Under Aquaculture Stewardship Council (ASC) certification, salmon farm companies must monitor out migrating juvenile salmonids for sea lice in the area that the companies have aquaculture facilities. Reports are available on the website of each farming company.
Wild Fish Health – As part of the regular sea lice monitoring done on each salmon farm, the monitors are permitted to collect non-salmonid fish in and around their pens at sampling time. BC CAHS has a project with the DFO where we look for pathogens that could be harmful to salmon or other fish in those non-salmonid fish supplied by the salmon farmers. This pathogen screening helps to inform stakeholders about ‘pathogen flow’ or the routes that pathogens take through the ecosystem. This is an excellent window into what pathogens reside in BC waters and if they contribute to concern about pathogen exposure.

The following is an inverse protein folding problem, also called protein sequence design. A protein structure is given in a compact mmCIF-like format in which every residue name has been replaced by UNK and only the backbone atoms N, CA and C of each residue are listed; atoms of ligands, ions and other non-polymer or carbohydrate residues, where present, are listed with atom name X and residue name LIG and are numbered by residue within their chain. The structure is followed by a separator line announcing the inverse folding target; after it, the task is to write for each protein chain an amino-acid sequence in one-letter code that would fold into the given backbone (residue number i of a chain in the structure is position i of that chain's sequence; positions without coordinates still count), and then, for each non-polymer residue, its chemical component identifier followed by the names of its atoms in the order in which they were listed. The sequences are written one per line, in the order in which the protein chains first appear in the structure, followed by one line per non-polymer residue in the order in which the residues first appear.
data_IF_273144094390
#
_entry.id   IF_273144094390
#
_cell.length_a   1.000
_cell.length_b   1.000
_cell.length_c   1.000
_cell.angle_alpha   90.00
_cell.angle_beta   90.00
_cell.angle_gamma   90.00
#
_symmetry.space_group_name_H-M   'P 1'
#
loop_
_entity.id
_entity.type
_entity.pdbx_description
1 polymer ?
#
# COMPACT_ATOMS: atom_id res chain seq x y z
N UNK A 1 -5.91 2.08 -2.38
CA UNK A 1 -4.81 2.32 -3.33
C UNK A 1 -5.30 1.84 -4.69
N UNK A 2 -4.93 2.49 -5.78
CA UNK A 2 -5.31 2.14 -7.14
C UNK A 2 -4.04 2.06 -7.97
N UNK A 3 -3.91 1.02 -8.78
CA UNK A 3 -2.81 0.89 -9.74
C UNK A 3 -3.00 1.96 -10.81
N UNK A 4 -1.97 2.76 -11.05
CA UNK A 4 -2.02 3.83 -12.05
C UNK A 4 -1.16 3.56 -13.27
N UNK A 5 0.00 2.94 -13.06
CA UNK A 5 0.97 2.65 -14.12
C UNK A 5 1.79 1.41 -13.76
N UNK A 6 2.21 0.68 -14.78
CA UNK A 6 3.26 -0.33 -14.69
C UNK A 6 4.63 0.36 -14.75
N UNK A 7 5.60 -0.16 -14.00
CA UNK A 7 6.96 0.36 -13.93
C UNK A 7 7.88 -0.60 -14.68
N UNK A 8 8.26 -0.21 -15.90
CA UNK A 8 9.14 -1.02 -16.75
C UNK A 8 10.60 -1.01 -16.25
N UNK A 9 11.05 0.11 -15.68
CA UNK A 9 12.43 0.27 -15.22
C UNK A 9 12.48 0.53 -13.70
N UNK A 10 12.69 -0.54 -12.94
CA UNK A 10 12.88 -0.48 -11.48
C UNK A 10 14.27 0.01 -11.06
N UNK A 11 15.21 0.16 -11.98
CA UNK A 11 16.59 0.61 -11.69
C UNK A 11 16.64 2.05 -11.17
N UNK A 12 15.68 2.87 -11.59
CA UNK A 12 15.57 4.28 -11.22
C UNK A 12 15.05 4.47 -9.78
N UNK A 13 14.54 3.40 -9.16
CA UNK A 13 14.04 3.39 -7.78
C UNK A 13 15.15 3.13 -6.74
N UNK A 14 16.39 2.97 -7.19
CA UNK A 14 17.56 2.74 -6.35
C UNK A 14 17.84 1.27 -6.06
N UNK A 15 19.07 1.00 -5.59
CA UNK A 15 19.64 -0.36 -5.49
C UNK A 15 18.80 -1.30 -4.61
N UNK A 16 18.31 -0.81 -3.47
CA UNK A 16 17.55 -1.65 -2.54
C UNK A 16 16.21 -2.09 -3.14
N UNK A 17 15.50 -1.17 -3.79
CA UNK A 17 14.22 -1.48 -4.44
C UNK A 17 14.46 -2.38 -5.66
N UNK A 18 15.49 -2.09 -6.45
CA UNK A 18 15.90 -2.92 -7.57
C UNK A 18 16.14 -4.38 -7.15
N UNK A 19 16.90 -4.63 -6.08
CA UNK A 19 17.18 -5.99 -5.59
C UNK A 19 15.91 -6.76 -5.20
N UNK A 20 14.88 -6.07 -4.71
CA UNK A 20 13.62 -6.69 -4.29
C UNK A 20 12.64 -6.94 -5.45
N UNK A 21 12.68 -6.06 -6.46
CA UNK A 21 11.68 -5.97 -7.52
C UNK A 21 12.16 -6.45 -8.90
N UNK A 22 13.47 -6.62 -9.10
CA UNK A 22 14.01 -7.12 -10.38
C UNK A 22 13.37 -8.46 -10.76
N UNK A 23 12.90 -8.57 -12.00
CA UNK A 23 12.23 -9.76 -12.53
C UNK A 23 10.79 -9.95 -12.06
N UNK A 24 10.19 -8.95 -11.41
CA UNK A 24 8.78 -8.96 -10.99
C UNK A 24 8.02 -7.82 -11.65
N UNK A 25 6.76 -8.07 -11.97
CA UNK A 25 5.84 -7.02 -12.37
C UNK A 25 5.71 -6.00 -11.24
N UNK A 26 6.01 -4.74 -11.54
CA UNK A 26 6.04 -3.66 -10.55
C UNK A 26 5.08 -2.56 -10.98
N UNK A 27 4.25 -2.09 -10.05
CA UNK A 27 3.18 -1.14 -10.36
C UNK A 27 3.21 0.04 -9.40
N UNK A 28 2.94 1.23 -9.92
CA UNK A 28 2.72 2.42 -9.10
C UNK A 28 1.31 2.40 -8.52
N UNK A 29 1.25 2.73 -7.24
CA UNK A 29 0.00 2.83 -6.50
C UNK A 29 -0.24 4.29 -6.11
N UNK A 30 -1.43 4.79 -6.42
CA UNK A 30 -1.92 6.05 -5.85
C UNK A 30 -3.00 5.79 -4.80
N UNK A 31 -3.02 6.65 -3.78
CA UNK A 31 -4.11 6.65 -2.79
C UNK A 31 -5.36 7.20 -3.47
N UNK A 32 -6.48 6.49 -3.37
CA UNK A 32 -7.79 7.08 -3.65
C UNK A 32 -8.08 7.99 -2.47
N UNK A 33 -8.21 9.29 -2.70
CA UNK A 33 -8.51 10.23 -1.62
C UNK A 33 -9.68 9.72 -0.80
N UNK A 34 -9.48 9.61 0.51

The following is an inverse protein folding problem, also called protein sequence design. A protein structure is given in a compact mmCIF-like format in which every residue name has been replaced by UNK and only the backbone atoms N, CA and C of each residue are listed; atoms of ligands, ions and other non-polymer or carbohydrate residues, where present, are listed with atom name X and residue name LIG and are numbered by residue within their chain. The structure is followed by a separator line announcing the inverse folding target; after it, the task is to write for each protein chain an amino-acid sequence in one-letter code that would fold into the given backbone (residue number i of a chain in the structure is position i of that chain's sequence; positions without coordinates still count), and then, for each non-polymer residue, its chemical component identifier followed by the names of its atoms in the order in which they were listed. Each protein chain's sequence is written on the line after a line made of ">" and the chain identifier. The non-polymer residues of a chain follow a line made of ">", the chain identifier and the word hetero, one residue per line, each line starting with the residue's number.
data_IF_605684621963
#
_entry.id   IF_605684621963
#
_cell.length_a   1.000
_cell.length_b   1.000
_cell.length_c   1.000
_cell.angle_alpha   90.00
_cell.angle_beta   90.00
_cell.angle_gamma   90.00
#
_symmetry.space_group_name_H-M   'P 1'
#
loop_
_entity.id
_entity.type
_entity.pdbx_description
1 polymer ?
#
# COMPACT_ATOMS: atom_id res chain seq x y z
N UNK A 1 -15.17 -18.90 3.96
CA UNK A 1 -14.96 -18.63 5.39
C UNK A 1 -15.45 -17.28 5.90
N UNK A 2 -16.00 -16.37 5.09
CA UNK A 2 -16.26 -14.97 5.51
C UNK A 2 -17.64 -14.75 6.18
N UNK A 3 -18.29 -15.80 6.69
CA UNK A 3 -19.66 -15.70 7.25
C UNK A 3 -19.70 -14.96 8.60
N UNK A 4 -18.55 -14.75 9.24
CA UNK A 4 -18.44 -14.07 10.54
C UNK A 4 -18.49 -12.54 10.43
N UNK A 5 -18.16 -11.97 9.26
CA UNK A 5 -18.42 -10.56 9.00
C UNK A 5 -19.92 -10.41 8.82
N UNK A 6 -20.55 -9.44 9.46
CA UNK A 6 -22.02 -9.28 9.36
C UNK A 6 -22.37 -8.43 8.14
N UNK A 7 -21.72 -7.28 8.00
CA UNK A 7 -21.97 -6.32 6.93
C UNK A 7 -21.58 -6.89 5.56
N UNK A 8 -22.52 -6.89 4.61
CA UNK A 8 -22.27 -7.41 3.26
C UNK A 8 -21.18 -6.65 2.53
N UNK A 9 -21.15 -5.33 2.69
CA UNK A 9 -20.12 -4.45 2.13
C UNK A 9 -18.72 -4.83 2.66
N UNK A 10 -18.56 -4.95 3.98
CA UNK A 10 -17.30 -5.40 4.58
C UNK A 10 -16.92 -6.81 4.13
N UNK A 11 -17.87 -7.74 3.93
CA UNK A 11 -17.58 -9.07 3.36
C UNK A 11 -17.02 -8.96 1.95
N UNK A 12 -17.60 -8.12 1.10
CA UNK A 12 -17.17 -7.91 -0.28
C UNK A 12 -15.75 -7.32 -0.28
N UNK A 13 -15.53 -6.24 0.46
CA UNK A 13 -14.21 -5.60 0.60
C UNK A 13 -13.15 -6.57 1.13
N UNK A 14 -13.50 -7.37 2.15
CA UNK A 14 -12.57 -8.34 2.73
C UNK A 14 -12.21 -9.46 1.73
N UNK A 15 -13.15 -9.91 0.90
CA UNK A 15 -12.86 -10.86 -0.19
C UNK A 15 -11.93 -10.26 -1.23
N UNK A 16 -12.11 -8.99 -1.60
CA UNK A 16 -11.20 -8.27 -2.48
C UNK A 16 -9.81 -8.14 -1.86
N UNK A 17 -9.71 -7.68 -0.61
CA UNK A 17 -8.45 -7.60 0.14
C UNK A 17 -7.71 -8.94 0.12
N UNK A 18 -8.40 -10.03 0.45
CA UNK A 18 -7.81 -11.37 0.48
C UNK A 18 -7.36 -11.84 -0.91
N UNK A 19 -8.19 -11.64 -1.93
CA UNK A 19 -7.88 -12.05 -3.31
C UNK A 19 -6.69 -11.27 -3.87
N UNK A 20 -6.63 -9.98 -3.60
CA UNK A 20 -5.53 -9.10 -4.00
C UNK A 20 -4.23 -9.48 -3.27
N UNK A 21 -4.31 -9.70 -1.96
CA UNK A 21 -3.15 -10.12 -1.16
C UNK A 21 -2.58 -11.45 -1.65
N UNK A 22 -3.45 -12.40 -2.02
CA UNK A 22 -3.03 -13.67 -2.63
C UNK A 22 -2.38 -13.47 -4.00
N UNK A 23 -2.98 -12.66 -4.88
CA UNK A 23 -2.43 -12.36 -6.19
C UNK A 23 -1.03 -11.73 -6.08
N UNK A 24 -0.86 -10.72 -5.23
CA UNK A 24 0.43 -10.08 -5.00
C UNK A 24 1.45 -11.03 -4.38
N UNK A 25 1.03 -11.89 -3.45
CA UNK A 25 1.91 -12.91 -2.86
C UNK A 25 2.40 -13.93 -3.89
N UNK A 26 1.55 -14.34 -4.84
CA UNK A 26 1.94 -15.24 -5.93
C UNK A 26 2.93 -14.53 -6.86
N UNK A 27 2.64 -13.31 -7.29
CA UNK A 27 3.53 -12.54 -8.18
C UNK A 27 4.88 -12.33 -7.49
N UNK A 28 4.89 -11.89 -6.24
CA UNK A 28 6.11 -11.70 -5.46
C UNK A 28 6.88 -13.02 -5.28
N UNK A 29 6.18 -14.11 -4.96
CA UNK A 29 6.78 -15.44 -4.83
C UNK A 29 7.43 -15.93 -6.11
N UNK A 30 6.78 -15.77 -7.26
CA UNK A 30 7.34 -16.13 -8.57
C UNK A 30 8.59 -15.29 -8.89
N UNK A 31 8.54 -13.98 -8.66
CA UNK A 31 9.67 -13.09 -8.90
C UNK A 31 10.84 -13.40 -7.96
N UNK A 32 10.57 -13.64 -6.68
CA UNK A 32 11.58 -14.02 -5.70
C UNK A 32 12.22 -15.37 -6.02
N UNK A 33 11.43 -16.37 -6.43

From time-to-time citizens stop into the lab or phone us with fish health concerns about fish they have seen or have caught recreationally. We offer observation and comment on the issue free of charge to people who have questions or bring fish into the lab. We’re happy to educate the public on their concerns for our ocean resource.
Plankton Monitoring – See Projects: Discovery Passage Plankton Monitoring Program.
These are just a few of the examples of how we work on wild salmon – there are many more. Our dossier on research projects grows and we look forward to serving the stakeholders and beneficiaries of the resource even more.